The coalition of over 130 investors includes the U.S.’s largest public pension, CalPERS, as well as the Comptroller of the City of New York.
The coalition targets banks financing the pipeline, but is looking to work with banks for a solution, rather than through selling off their loans financing the project.
"There's been a big reputation hit for the banks — this has been one of the largest NGO campaigns against the banking industry in recent memory," said Steven Heim, managing director of Boston Common Asset Management.
Anne Simpson, an investment director at CalPERS, said in a statement that banks need to exercise proper oversight in their lending.
“Attention and respect for community concerns and environmental risks are fundamental to sound business practice,” Simpson said. “We’re looking for a positive response from the banks. They hold the purse strings.”
Whatever the strategy — rerouting or divestment — Wilmarth, the George Washington law professor, predicts that there will likely be more pressure from investors under the Trump administration over these types of projects.
“If the federal government isn’t going to block it by official action, then you’re going to have to rely upon this kind of investor pressure,” Wilmarth said. "I would expect you will see more efforts in this regard."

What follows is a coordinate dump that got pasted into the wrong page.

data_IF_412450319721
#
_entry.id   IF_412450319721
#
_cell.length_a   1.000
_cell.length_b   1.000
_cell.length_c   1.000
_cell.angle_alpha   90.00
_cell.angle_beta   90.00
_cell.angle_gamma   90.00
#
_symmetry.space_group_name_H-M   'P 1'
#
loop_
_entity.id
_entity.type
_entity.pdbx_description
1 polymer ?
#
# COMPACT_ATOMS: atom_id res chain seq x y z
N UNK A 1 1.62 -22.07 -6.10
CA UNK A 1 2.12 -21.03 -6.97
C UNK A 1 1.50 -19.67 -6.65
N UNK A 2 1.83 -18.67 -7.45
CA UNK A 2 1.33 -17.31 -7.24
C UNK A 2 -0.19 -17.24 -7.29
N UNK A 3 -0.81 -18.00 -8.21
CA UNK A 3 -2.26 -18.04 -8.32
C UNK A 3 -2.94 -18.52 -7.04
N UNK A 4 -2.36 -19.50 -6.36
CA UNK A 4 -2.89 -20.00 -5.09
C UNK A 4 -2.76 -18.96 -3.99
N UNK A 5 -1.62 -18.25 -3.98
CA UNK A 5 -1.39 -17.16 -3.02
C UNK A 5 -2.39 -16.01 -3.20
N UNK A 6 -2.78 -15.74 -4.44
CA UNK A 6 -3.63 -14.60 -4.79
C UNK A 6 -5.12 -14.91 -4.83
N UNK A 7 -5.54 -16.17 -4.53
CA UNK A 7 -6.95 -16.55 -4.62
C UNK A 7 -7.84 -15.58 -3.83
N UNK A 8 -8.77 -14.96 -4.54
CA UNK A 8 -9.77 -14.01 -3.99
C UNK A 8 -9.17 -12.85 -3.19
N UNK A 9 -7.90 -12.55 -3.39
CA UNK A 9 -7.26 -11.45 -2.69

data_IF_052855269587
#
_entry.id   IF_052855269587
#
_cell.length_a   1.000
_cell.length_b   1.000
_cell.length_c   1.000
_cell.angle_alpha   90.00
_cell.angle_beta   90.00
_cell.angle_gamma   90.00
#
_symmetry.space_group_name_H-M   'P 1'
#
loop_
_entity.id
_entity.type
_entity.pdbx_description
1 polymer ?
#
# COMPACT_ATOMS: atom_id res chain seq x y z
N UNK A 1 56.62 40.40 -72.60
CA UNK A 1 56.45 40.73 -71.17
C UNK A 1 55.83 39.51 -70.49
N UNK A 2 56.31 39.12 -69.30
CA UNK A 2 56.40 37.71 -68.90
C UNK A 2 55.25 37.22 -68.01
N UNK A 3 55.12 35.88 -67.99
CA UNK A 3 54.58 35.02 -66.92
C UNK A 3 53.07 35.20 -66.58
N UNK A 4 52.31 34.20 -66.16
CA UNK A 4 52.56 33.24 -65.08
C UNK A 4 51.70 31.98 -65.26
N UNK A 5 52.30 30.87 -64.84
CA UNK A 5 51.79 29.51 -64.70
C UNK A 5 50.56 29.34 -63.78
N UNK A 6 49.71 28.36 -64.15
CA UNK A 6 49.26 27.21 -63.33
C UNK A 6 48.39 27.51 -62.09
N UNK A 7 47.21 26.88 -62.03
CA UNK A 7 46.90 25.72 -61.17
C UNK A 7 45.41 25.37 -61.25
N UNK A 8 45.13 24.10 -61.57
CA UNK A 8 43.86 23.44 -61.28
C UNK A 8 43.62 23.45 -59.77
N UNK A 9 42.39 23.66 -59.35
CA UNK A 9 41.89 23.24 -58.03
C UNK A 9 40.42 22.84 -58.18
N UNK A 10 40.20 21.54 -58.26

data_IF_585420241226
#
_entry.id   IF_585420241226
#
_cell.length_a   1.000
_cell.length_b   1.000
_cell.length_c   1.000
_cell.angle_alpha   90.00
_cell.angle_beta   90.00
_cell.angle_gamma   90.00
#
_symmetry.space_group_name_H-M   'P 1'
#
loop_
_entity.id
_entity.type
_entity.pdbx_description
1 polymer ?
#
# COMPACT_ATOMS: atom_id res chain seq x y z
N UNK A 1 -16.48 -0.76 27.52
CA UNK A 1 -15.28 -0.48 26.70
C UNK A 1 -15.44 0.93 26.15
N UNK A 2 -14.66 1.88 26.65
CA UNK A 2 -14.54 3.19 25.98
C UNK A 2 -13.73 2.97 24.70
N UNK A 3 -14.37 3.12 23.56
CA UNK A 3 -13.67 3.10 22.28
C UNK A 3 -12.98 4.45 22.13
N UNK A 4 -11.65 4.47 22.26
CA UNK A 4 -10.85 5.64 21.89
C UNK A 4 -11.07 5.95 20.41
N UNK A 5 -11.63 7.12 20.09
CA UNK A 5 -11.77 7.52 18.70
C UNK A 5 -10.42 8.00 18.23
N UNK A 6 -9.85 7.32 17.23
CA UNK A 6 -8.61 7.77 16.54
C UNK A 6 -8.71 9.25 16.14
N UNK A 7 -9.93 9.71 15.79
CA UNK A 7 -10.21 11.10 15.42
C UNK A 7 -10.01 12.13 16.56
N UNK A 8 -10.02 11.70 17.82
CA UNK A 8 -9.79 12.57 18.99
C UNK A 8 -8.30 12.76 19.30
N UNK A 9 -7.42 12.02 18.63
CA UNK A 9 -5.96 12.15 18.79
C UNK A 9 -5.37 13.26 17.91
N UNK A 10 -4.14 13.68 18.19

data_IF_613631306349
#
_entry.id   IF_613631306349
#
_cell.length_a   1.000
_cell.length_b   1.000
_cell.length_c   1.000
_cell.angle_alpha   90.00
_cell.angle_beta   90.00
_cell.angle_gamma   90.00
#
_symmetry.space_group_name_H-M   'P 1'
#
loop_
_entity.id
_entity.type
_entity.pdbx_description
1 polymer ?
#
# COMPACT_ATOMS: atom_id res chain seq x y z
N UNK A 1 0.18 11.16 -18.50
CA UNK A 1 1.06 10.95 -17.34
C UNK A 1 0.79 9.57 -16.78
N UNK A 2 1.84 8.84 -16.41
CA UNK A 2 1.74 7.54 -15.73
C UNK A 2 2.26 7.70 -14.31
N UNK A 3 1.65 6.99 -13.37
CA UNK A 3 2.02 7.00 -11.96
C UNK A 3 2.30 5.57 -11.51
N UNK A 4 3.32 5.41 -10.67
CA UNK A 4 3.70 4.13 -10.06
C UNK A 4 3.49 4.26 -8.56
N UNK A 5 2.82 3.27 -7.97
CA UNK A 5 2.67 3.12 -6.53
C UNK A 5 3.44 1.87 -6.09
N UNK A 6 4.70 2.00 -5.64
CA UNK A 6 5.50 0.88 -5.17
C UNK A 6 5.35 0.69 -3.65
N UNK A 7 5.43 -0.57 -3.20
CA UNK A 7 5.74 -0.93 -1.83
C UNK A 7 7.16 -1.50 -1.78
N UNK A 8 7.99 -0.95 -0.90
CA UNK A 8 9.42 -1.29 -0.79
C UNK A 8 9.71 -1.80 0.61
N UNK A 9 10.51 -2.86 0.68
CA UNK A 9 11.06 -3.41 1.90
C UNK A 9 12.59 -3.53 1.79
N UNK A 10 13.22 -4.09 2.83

A short history of divestment
Environmental activists such as Greenpeace and 350.org founder Bill McKibben have long advocated for the divestment of fossil fuels as a way to mitigate climate change and reduce greenhouse gas emissions.
Banks and financial institutions, in particular, have become targets in these divestment campaigns because they are a substantial source of funding for fossil fuel projects such as the Dakota Access Pipeline.
According to a 2016 report by the nonprofits, Rainforest Action Network (RAN), BankTrack, Sierra Club and Oil Change International, banks are financing billions of dollars in fossil fuels projects.
The report estimated that between 2013 and 2015, banks put up $42 billion for companies active in coal mining, $154 billion for the 20 largest coal-fired power producers and $306 billion for companies that drill "extreme oil" (such as resources that lie deep under water).
Banks focus on climate change
That said, in recent years, many banks have made some improvements in their commitment to sustainability and mitigating climate change.
For example, JPMorgan Chase & Co. revised its coal financing policy in 2016 to eliminate financing to new "green" coal mines, prohibiting financing of new coal.
In addition, a recent report by Boston Common Asset Management suggested that many banks are starting to perform environmental stress tests — and more than 70 percent of the ones responding to its recent survey about this issue are undertaking them or calculating carbon footprints related to their investment portfolios.
In a previous GreenBiz article about banks and climate risk, Ceres president, Mindy Lubber, said it is no longer an option for financial institutions and banks to overlook the risks of climate change.
"It is becoming ever more real and evident that climate change is a financial issue that impacts the whole economy," she said.